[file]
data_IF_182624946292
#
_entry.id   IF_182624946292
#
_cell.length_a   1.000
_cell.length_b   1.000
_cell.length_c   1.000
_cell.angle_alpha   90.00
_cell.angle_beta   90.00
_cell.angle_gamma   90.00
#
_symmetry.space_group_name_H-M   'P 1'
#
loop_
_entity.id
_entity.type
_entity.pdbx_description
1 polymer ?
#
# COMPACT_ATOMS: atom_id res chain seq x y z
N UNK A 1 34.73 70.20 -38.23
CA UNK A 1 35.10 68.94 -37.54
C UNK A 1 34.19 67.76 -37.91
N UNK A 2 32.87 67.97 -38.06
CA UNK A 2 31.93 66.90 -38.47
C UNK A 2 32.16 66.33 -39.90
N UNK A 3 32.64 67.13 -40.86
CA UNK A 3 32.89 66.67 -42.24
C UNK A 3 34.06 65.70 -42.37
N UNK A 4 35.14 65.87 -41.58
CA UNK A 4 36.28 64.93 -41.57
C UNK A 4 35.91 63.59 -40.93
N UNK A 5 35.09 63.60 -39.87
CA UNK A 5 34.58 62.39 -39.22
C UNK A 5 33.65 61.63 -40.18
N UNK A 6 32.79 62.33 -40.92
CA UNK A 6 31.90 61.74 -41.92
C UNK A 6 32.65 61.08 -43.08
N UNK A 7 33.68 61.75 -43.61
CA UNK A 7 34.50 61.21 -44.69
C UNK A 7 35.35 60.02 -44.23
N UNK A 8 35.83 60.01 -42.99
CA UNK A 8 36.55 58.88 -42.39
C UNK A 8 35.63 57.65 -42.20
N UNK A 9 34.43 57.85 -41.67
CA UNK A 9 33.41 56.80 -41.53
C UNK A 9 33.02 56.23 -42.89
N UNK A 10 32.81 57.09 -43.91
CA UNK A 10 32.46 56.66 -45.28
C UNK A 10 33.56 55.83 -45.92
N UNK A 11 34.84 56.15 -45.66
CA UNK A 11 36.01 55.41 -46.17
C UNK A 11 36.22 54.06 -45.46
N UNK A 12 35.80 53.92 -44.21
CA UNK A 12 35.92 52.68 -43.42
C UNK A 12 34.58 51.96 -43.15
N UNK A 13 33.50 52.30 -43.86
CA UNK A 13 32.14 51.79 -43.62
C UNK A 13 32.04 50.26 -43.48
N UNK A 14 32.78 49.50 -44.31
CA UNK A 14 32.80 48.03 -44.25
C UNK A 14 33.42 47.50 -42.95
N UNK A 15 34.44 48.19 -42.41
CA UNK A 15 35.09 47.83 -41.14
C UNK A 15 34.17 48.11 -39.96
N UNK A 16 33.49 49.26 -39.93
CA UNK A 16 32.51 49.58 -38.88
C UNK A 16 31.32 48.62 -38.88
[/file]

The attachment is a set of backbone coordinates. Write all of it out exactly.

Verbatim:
data_IF_182624946292
#
_entry.id   IF_182624946292
#
_cell.length_a   1.000
_cell.length_b   1.000
_cell.length_c   1.000
_cell.angle_alpha   90.00
_cell.angle_beta   90.00
_cell.angle_gamma   90.00
#
_symmetry.space_group_name_H-M   'P 1'
#
loop_
_entity.id
_entity.type
_entity.pdbx_description
1 polymer ?
#
# COMPACT_ATOMS: atom_id res chain seq x y z
N UNK A 1 34.73 70.20 -38.23
CA UNK A 1 35.10 68.94 -37.54
C UNK A 1 34.19 67.76 -37.91
N UNK A 2 32.87 67.97 -38.06
CA UNK A 2 31.93 66.90 -38.47
C UNK A 2 32.16 66.33 -39.90
N UNK A 3 32.64 67.13 -40.86
CA UNK A 3 32.89 66.67 -42.24
C UNK A 3 34.06 65.70 -42.37
N UNK A 4 35.14 65.87 -41.58
CA UNK A 4 36.28 64.93 -41.57
C UNK A 4 35.91 63.59 -40.93
N UNK A 5 35.09 63.60 -39.87
CA UNK A 5 34.58 62.39 -39.22
C UNK A 5 33.65 61.63 -40.18
N UNK A 6 32.79 62.33 -40.92
CA UNK A 6 31.90 61.74 -41.92
C UNK A 6 32.65 61.08 -43.08
N UNK A 7 33.68 61.75 -43.61
CA UNK A 7 34.50 61.21 -44.69
C UNK A 7 35.35 60.02 -44.23
N UNK A 8 35.83 60.01 -42.99
CA UNK A 8 36.55 58.88 -42.39
C UNK A 8 35.63 57.65 -42.20
N UNK A 9 34.43 57.85 -41.67
CA UNK A 9 33.41 56.80 -41.53
C UNK A 9 33.02 56.23 -42.89
N UNK A 10 32.81 57.09 -43.91
CA UNK A 10 32.46 56.66 -45.28
C UNK A 10 33.56 55.83 -45.92
N UNK A 11 34.84 56.15 -45.66
CA UNK A 11 36.01 55.41 -46.17
C UNK A 11 36.22 54.06 -45.46
N UNK A 12 35.80 53.92 -44.21
CA UNK A 12 35.92 52.68 -43.42
C UNK A 12 34.58 51.96 -43.15
N UNK A 13 33.50 52.30 -43.86
CA UNK A 13 32.14 51.79 -43.62
C UNK A 13 32.04 50.26 -43.48
N UNK A 14 32.78 49.50 -44.31
CA UNK A 14 32.80 48.03 -44.25
C UNK A 14 33.42 47.50 -42.95
N UNK A 15 34.44 48.19 -42.41
CA UNK A 15 35.09 47.83 -41.14
C UNK A 15 34.17 48.11 -39.96
N UNK A 16 33.49 49.26 -39.93
CA UNK A 16 32.51 49.58 -38.88
C UNK A 16 31.32 48.62 -38.88